Academic journal article Southeastern Archaeology

What I Believe: Structure and the Problem of Macrosociality

Academic journal article Southeastern Archaeology

What I Believe: Structure and the Problem of Macrosociality

Article excerpt

When Jim Knight invited each of us to participate in the SEAC 2012 plenary session "What I Believe," one of his challenges was to offer, in twenty minutes no less, "your best understanding of how human sociality fundamentally works, and how this helps structure your research outlook." For me, one of the most rewarding aspects of his challenge has been to think about my own interests this way and to look for the threads that tie the different strands of my research together. I won't explain human sociality in the next few pages, but I would like to discuss some problems of human sociality that I am drawn to exploring in my own work.

I begin with an analogy to physics and its sister science, astronomy. Physicists take as their domain everything from the formation and movement of galaxy clusters to the movement of quarks, Higgs bosons, and other particles-maybe even strings-that many of us learned nothing about when we took high school physics and thought it all ended with protons, neutrons, and electrons. As much progress as physicists have made toward understanding and explaining how these vastly different scales of the universe work, they have been stymied by the fact that the rules and laws that seem to explain one scale of phenomena-the movement of galaxy clusters, stars, and planets-cannot explain the movement of those electrons, quarks, and Higgs bosons, and vice versa. Although physicists know that each must have a profound influence on the other, it has thus far proven difficult, if not impossible, to develop a unified theory that effectively links these macro and micro scales.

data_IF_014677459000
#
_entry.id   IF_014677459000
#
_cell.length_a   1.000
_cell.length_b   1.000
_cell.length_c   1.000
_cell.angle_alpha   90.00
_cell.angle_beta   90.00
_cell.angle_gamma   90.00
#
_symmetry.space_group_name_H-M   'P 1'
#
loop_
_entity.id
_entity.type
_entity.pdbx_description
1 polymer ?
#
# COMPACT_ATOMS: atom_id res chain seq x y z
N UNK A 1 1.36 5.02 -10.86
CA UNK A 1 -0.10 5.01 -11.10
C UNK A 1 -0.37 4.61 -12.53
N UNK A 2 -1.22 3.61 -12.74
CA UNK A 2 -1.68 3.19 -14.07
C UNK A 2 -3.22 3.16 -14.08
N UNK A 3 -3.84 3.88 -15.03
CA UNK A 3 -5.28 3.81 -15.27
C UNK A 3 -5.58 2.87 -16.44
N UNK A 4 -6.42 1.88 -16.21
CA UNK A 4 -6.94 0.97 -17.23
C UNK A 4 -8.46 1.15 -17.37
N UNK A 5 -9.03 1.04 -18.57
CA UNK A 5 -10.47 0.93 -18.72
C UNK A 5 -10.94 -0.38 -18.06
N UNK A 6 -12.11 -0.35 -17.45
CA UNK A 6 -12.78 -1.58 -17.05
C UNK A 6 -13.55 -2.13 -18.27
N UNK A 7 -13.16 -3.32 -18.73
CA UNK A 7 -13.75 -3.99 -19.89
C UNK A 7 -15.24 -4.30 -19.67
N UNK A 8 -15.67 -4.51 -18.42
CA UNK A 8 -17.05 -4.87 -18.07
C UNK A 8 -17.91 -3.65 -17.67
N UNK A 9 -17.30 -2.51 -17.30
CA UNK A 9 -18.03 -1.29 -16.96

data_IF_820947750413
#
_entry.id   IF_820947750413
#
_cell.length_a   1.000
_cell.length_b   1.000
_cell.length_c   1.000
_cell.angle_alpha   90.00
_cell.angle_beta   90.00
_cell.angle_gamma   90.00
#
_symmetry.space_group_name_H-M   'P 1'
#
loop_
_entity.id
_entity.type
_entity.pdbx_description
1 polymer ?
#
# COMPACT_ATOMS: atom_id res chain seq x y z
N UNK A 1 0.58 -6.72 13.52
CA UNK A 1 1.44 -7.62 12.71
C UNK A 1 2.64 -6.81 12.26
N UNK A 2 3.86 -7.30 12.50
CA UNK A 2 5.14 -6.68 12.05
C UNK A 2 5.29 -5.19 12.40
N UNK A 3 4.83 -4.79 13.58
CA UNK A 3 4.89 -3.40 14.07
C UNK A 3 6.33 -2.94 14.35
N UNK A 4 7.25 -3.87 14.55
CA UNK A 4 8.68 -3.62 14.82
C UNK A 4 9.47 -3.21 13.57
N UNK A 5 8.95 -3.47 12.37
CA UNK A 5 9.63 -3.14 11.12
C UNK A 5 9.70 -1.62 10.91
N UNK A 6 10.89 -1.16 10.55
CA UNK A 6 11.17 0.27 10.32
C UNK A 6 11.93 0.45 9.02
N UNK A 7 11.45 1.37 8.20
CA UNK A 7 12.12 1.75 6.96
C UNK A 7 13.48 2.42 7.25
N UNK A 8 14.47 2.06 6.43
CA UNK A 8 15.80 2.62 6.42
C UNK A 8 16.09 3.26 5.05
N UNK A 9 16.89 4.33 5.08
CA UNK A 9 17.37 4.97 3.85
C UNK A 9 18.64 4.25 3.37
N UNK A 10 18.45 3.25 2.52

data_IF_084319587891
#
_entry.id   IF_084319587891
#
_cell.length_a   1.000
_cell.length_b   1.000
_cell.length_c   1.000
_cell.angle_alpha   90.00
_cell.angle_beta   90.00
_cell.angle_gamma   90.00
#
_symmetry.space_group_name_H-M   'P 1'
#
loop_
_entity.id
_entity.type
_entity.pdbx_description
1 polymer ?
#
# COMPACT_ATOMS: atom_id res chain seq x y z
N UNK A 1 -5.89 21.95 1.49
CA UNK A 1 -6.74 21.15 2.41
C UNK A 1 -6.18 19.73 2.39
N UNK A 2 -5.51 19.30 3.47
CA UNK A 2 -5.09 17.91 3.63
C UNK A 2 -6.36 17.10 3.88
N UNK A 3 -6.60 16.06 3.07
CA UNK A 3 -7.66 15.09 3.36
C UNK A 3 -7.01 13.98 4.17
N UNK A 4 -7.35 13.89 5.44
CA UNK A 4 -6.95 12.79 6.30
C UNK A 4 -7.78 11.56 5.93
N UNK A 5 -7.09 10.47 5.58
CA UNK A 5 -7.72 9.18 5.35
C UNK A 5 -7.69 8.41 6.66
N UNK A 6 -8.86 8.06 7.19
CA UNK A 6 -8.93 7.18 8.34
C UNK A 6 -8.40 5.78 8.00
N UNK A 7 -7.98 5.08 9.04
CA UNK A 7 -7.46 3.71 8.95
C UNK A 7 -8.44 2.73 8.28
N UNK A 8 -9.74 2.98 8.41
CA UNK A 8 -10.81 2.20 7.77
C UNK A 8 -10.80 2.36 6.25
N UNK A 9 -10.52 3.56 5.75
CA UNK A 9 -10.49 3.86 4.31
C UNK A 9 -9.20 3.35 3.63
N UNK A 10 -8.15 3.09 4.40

I believe that we face a similar problem in the social sciences, a domain that includes everything from individual decisions and actions-let us call this microsociality-to the rise and fall of civilizations, which we might think of as macrosociality. The rules and theories that help us to understand and explain one scale of phenomena-that of the whispered conversation, for example-often do not work for understanding larger scale phenomena, and vice versa. In archaeology, processualism tended to put its energies into explaining macrosociality with frameworks such as cultural ecology and social evolution. Postprocessual studies have tended to emphasize microsociality (think practice theory and agency, semiotics, actor-network theory, and a host of other theories, frameworks, and perspectives). In recent years, there has been an almost wholesale shift in many of the humanities and social sciences-including Southeastern archaeology-to an emphasis on microsociality. There are important exceptions, and here I think about Ken Sassaman's recent work, particularly in The Eastern Archaic, Historicized (2010), Robbie Ethridge's (2009, 2010) conception of the Mississippian shatter zone, and the recent volume Big Histories, Human Lives, edited by John Robb and Tim Pauketat (2013). Largely, though, what we now have is robust set of analytical perspectives and vocabularies for understanding microsociality in a range of cultural contexts and situations. Indeed, when we think of social theory these days, we usually think of conceptual work on this scale.

But what of macrosociality, of social continuity and transformation at larger scales, both spatial and temporal? In thinking over the challenge that Jim presented this panel, I realize that my own proclivities tend toward this macro perspective (e.g., Beck 2003, 2006, 2013; Beck and Brown 2012), and it is interesting to consider why work here has lagged in recent years. For more than three decades, a specific theory of macrosociality- neoevolution, with its familiar stages of "band-tribechiefdom-state" and the various revisions of types and subtypes-drove much of the archaeological agenda and dominated much of our discipline's discourse. Neoevolution has since been thoroughly critiqued and discredited, most of which is justified. I will not belabor the critique, as it is old news for most of us. …

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